Yesterday the feast of the Exaltation of the Holy Cross, today Our Lady of Sorrows. So much pain around in the world. Doesn’t God ever get sick of it? I guess I do! But maybe this is why we need such feast days, then – to let God take the pain and give it some meaning, putting it in the context of being lifted up with Christ to victory and glory.
Sept 19. Sitting in the sun on a bench under a tree behind the monastery. It’s a truly beautiful afternoon. Sitting right next to me is Brother Gereon. He’s physically able to speak, but his brain can’t put three words together into a phrase. He can think things but cannot communicate them, this former head of the Chemical Geology Department at Georgia Tech. Still physically strong, he’s becoming less and less steady on his feet, taking small steps and placing each foot carefully as if he’s constantly walking on thin ice. My back pain gives me a nudge to remind me that he’s surely suffering a lot more than I am right now.
The gospel for mass on the feast of the Exaltation of the Holy Cross (Sept. 14) is John 3:13-17:
No one has ascended into heaven except the one who descended from heaven, the Son of Man. And just as Moses lifted up the serpent in the wilderness, so must the Son of Man be lifted up, that whoever believes in him may have eternal life. ‘For God so loved the world that he gave his only Son, so that everyone who believes in him may not perish but may have eternal life. ‘Indeed, God did not send the Son into the world to condemn the world, but in order that the world might be saved through him.
SOME HELP FROM JOHN’S GOSPEL
A Plot that often escapes us.
Although Christianity cannot resolve the paradox of evil; it can offer a unique perspective. Our faith sees all of reality in terms of a single vast story of God's boundless, extravagant, reckless, incomprehensible love for all of creation. The plot of this story is, by definition, wide enough and deep enough to embrace everything, from the sublime beauty of the Grand Canyon to the obscene ugliness of Auschwitz's gas ovens. But it is this breadth of vision that poses an inescapable problem for us humans: any vision that is vast enough to encompass both the greatest goodness and the most depraved wickedness, will of necessity stretch well beyond the limits of our human intellect. Much of the story line, in other words, is always going to remain incomprehensible to us.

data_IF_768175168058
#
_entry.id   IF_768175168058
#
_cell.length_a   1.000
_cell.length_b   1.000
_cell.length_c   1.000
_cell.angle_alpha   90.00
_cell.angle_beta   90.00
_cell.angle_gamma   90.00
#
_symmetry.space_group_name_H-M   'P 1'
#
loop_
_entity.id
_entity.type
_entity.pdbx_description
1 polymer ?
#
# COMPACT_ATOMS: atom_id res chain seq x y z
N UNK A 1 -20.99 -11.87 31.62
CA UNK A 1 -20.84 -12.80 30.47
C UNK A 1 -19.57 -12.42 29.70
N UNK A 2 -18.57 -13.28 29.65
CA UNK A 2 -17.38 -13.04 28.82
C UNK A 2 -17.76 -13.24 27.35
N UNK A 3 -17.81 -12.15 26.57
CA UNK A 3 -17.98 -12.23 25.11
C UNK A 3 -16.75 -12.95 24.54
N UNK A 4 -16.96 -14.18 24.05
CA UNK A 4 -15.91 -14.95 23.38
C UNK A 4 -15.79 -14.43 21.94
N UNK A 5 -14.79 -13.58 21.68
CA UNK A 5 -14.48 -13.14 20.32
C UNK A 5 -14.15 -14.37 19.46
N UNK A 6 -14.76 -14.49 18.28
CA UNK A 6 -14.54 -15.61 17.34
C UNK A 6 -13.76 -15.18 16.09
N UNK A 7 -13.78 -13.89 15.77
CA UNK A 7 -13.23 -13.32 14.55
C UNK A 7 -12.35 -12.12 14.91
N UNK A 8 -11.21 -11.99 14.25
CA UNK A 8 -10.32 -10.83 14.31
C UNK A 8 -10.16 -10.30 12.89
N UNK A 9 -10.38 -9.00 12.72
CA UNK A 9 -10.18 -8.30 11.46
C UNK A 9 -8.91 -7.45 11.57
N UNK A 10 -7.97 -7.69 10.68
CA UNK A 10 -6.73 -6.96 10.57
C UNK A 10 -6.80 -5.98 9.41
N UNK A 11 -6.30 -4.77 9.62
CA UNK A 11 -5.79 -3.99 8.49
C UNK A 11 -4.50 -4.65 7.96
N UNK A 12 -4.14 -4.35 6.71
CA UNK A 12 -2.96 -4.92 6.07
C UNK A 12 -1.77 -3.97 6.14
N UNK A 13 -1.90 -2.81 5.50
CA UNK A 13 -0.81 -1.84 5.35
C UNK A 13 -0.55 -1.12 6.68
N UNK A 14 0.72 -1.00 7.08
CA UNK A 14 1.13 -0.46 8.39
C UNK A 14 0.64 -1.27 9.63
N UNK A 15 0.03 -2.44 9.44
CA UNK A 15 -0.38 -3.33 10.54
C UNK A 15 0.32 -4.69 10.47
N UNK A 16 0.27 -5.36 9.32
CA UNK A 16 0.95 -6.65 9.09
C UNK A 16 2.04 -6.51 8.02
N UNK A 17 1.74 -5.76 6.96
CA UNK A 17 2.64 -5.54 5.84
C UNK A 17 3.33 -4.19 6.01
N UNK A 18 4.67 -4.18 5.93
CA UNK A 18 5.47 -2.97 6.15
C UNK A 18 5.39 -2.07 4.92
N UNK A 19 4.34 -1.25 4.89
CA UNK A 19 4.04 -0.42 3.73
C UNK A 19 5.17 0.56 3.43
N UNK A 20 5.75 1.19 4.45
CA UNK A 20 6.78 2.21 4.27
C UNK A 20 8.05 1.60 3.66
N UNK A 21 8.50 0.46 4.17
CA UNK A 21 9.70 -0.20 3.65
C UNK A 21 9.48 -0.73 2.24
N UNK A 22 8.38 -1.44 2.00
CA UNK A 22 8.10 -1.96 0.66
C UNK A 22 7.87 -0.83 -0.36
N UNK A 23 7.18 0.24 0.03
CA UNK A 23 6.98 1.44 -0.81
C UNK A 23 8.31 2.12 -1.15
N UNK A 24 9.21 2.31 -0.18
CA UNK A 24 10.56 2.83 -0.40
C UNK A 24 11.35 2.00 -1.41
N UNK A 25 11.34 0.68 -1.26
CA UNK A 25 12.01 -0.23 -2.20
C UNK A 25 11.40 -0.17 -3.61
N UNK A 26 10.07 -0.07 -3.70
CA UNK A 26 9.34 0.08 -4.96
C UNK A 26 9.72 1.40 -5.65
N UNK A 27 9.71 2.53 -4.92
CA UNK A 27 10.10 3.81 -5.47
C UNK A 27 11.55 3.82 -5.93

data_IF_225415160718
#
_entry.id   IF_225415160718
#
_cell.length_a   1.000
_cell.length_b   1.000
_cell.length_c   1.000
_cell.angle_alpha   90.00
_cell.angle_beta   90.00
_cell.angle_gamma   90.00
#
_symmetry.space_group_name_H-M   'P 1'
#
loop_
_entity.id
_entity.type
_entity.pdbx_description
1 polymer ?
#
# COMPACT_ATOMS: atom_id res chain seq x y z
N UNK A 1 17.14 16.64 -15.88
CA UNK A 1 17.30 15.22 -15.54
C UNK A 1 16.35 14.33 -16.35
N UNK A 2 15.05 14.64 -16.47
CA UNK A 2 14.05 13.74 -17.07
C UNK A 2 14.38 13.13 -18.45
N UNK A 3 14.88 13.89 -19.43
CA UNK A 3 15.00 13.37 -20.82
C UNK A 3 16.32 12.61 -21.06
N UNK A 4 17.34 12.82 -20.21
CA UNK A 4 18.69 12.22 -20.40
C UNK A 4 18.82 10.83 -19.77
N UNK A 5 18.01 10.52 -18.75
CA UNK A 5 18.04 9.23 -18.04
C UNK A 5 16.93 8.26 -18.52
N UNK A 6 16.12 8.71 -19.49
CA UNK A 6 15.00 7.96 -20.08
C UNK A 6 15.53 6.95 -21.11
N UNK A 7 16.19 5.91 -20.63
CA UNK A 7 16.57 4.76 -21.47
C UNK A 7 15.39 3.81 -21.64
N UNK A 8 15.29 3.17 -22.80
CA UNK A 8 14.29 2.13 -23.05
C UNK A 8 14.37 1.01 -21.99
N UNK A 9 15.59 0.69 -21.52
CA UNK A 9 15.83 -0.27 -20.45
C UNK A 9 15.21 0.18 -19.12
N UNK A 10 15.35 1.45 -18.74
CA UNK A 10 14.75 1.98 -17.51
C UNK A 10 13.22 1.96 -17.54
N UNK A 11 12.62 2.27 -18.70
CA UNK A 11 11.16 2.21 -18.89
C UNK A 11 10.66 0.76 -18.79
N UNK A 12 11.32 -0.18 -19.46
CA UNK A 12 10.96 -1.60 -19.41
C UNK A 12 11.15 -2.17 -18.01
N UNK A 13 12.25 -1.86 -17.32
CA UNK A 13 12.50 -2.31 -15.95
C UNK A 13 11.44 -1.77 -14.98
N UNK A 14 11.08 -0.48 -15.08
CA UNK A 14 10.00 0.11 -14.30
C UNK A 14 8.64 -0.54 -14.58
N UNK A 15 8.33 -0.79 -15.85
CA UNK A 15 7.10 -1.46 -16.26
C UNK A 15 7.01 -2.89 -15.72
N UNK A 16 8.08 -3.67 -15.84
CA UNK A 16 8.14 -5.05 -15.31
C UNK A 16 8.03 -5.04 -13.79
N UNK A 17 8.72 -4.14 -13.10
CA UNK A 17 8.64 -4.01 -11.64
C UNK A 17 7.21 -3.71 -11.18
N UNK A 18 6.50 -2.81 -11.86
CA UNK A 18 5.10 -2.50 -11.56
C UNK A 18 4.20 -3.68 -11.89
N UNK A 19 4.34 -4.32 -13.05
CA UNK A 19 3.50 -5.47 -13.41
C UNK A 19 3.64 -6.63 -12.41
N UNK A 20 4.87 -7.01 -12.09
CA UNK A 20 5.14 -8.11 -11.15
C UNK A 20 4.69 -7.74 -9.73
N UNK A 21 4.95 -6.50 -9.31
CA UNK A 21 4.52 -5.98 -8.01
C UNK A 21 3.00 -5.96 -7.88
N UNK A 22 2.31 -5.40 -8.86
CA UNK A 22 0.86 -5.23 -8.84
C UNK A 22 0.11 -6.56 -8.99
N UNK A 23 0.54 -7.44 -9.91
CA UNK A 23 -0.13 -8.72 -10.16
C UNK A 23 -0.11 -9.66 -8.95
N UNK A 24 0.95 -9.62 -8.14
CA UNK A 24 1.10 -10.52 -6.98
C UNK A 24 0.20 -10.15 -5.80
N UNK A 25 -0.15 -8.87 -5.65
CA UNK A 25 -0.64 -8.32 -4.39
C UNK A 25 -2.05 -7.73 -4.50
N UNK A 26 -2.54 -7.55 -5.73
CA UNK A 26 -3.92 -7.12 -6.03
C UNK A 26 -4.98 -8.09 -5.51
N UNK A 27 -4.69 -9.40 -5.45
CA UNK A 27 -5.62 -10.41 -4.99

Over the centuries people have looked for ways of talking about the mystery of human suffering that will make it a little less overwhelming. The Gospel of John offers us just such an image in the elegant use of a single Greek verb, hupsoō (hoop-so'-o).
Hupsoō, "to lift up" (its passive form is hupsōthēnai, "to be lifted up, to be raised high") is based on the preposition huper, "over, above," and usually has the figurative meaning of lifting someone to a position of honor, fame or power. Jesus uses it this way when he warns his followers, "Whoever exalts (hupsoō) himself will be humbled, and whoever humbles himself will be exalted (hupsōthēnai)" (Matthew 23:12).
John uses the verb in its literal sense to express Christ's being physically "lifted up" on the cross: "And just as Moses lifted up (hupsoō) the serpent in the desert, so must the Son of Man be lifted up (hupsōthēnai) so that everyone who believes in him may have eternal life" (John 3:14-15). But later on, with his love for double meanings, John has Jesus give us this ambiguous promise: "And when I am lifted up (hupsōthēnai) from the earth, I will draw everyone to myself" (John 12:32-34). Does this "being lifted up" refer to Christ's being lifted up on the cross, or to his finally being lifted up in glory to the right hand of God in heaven? Or does it refer to both at the same time? By playing on the double meaning of hupsōthēnai, John deftly links our human suffering with the mystery of Calvary, and then, using the cross as the starting point, describes a single upward surge in which all of creation -- including sin and suffering -- is lifted heavenward by the power of God's infinite, unconditional love.